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“Send for a cab, James, if you please,” he added in an under voice to that domestic; and carrying the excited gentleman out of the street, the outer door was closed upon him, and the small crowd began to move away. Mr. Strong had intended to convey the stranger into Sir Francis's private sitting-room, where the hats of the male guests were awaiting them, and having there soothed his friend by bland conversation, to have carried him off as soon as the cab arrived—but the new comer was in a great state of wrath at the indignity which had been put upon him; and when Strong would have led him into the second door, said in a tipsy voice, “That ain't the door —that's the dining-room door—where the drink's going on —and I’ll go and have some, by Jove; I’ll go and have some.” At this audacity the butler stood aghast in the hall, and placed himself before the door; but it opened behind him, and the master of the house made his appearance, with anxious looks. “I will have some, — by I will,” the intruder was roaring out, as Sir Francis came forward. “Hullo! Clavering, I say I'm come to have some wine with you; hay! old boy—hay, old corkscrew? Get us a bottle of the yellow seal, you old thief— the very best— a hundred rupees a dozen, and no mistake.” The host reflected a moment over his company. There is only Welbore, Pendennis, and those two lads, he thought—and with a forced laugh, and piteous look, he said, - “Well, Altamont, come in. I am very glad to see you, I’m sure.” Colonel Altamont, for the intelligent reader has doubtless long ere this discovered in the stranger His Excellency the Ambassador of the Nawaub of Luck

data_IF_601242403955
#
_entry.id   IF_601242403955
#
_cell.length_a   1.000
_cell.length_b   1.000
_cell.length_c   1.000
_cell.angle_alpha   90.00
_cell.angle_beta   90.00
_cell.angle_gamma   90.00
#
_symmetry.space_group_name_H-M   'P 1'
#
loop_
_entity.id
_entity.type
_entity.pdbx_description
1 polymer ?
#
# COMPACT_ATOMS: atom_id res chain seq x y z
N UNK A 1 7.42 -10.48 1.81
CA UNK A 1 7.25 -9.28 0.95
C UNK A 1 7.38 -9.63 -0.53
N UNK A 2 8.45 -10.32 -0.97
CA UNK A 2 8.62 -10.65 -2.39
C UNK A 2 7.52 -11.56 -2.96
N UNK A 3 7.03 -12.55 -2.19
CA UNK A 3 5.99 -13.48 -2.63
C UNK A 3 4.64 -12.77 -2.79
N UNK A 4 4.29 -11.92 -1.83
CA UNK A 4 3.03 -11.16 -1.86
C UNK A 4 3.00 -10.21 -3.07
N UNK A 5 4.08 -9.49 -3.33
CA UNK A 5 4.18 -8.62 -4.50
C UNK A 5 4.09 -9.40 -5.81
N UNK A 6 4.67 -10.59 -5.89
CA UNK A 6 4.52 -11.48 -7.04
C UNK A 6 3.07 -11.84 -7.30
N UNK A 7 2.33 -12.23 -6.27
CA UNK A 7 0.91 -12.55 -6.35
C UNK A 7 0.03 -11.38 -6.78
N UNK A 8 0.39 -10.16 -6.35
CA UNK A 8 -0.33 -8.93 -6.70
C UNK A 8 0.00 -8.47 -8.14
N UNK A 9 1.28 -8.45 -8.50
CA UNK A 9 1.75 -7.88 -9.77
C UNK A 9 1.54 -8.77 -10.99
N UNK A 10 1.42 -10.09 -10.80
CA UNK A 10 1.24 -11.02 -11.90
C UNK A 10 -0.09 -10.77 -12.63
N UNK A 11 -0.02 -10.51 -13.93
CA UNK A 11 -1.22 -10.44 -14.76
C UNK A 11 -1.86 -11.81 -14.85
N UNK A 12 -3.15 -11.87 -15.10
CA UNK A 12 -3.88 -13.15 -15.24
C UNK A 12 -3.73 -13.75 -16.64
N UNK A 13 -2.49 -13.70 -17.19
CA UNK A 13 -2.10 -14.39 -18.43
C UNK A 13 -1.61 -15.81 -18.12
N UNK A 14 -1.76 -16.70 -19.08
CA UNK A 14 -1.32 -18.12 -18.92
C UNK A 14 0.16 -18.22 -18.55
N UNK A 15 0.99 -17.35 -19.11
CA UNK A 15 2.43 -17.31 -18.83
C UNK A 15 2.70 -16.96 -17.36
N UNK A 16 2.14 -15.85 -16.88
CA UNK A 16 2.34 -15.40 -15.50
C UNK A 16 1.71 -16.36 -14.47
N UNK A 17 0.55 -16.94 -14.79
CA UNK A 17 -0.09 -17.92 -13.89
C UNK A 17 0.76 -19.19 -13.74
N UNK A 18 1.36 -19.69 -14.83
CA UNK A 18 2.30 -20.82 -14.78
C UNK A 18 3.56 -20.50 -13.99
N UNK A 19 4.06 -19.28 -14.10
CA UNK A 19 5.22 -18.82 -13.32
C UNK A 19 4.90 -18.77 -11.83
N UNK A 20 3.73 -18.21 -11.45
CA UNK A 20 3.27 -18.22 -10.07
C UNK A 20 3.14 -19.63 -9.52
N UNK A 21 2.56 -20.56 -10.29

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now, reeled into the dining-room, with a triumphant look towards Jeames, the footman, which seemed to say, “There, sir, what do you think of that? Now, am I a gentleman or no?” and sank down into the first vacant chair. Sir Francis Clavering timidly stammered out the Colonel's name to his guest Mr. Welbore Welbore, and his Excellency began drinking wine forthwith and gazing round upon the company, now with the most wonderful frowns, and anon with the blandest smiles, and hiccupped remarks encomiastic of the drink which he was imbibing. “Very singular man. Has resided long in a native court in India,” Strong said, with great gravity, the Chevalier's presence of mind never deserting him— “in those Indian courts they get very singular habits.” “Very,” said Major Pendennis, dryly, and wondering what in goodness' name was the company into which he had got. Mr. Foker was pleased with the new comer. “It’s the man who would sing the Malay song at the Back Kitchen,” he whispered to Pen. “Try this pine, sir,” he then said to Colonel Altamont, “it’s uncommonly fine.” “Pines—I’ve seen 'em feed pigs on pines,” said the Colonel. “All the Nawaub of Lucknow's pigs are fed on pines,” Strong whispered to Major Pendennis. “Oh, of course,” the Major answered. Sir Francis Clavering was, in the meanwhile, endeavoring to make an excuse to his brother guest, for the new comer's condition, and muttered something regarding Altamont, that he was an extraordinary character, very eccentric, very—had Indian habits—didn't understand the rules of English society; to which old Wel

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